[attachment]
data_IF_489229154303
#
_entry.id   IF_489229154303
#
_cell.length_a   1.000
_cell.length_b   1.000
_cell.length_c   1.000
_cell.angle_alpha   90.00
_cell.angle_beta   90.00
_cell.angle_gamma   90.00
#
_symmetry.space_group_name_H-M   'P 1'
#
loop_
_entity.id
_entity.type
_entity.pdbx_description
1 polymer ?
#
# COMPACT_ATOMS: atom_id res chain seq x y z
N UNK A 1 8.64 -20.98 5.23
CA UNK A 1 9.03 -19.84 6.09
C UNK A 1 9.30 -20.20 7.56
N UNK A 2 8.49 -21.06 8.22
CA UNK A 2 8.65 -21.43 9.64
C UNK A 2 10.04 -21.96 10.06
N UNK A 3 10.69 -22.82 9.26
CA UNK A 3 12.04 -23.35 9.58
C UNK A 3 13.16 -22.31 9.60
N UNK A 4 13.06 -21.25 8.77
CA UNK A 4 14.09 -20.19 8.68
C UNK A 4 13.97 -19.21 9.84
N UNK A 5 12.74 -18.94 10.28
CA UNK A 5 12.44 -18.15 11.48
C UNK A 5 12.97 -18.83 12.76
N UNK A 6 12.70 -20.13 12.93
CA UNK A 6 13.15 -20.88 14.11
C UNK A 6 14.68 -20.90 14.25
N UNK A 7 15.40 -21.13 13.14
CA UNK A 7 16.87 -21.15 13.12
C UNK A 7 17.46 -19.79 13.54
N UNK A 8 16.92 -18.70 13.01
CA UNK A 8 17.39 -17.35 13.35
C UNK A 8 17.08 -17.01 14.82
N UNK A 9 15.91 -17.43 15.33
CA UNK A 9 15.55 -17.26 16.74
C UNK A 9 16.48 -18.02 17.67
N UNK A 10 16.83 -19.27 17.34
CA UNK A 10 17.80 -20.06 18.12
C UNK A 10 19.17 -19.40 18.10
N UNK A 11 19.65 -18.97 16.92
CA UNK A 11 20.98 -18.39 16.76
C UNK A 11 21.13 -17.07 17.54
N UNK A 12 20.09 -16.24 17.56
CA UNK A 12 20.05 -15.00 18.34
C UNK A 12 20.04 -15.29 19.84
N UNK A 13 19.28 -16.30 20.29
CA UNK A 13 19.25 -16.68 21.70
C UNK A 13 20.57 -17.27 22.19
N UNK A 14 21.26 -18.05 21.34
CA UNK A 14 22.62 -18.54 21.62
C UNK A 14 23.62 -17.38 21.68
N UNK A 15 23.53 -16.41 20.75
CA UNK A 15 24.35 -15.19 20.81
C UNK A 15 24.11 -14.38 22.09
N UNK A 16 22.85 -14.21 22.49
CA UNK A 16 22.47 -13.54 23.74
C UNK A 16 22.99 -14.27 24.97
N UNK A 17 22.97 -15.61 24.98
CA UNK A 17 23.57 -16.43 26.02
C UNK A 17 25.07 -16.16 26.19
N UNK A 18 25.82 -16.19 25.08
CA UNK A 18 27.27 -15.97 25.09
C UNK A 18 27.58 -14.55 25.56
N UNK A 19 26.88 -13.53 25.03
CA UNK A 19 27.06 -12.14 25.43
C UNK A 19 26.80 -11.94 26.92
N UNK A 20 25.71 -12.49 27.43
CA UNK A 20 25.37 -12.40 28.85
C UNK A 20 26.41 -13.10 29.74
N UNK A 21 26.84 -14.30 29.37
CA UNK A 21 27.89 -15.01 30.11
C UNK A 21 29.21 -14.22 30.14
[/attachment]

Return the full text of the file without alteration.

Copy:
data_IF_489229154303
#
_entry.id   IF_489229154303
#
_cell.length_a   1.000
_cell.length_b   1.000
_cell.length_c   1.000
_cell.angle_alpha   90.00
_cell.angle_beta   90.00
_cell.angle_gamma   90.00
#
_symmetry.space_group_name_H-M   'P 1'
#
loop_
_entity.id
_entity.type
_entity.pdbx_description
1 polymer ?
#
# COMPACT_ATOMS: atom_id res chain seq x y z
N UNK A 1 8.64 -20.98 5.23
CA UNK A 1 9.03 -19.84 6.09
C UNK A 1 9.30 -20.20 7.56
N UNK A 2 8.49 -21.06 8.22
CA UNK A 2 8.65 -21.43 9.64
C UNK A 2 10.04 -21.96 10.06
N UNK A 3 10.69 -22.82 9.26
CA UNK A 3 12.04 -23.35 9.58
C UNK A 3 13.16 -22.31 9.60
N UNK A 4 13.06 -21.25 8.77
CA UNK A 4 14.09 -20.19 8.68
C UNK A 4 13.97 -19.21 9.84
N UNK A 5 12.74 -18.94 10.28
CA UNK A 5 12.44 -18.15 11.48
C UNK A 5 12.97 -18.83 12.76
N UNK A 6 12.70 -20.13 12.93
CA UNK A 6 13.15 -20.88 14.11
C UNK A 6 14.68 -20.90 14.25
N UNK A 7 15.40 -21.13 13.14
CA UNK A 7 16.87 -21.15 13.12
C UNK A 7 17.46 -19.79 13.54
N UNK A 8 16.92 -18.70 13.01
CA UNK A 8 17.39 -17.35 13.35
C UNK A 8 17.08 -17.01 14.82
N UNK A 9 15.91 -17.43 15.33
CA UNK A 9 15.55 -17.26 16.74
C UNK A 9 16.48 -18.02 17.67
N UNK A 10 16.83 -19.27 17.34
CA UNK A 10 17.80 -20.06 18.12
C UNK A 10 19.17 -19.40 18.10
N UNK A 11 19.65 -18.97 16.92
CA UNK A 11 20.98 -18.39 16.76
C UNK A 11 21.13 -17.07 17.54
N UNK A 12 20.09 -16.24 17.56
CA UNK A 12 20.05 -15.00 18.34
C UNK A 12 20.04 -15.29 19.84
N UNK A 13 19.28 -16.30 20.29
CA UNK A 13 19.25 -16.68 21.70
C UNK A 13 20.57 -17.27 22.19
N UNK A 14 21.26 -18.05 21.34
CA UNK A 14 22.62 -18.54 21.62
C UNK A 14 23.62 -17.38 21.68
N UNK A 15 23.53 -16.41 20.75
CA UNK A 15 24.35 -15.19 20.81
C UNK A 15 24.11 -14.38 22.09
N UNK A 16 22.85 -14.21 22.49
CA UNK A 16 22.47 -13.54 23.74
C UNK A 16 22.99 -14.27 24.97
N UNK A 17 22.97 -15.61 24.98
CA UNK A 17 23.57 -16.43 26.02
C UNK A 17 25.07 -16.16 26.19
N UNK A 18 25.82 -16.19 25.08
CA UNK A 18 27.27 -15.97 25.09
C UNK A 18 27.58 -14.55 25.56
N UNK A 19 26.88 -13.53 25.03
CA UNK A 19 27.06 -12.14 25.43
C UNK A 19 26.80 -11.94 26.92
N UNK A 20 25.71 -12.49 27.43
CA UNK A 20 25.37 -12.40 28.85
C UNK A 20 26.41 -13.10 29.74
N UNK A 21 26.84 -14.30 29.37
CA UNK A 21 27.89 -15.01 30.11
C UNK A 21 29.21 -14.22 30.14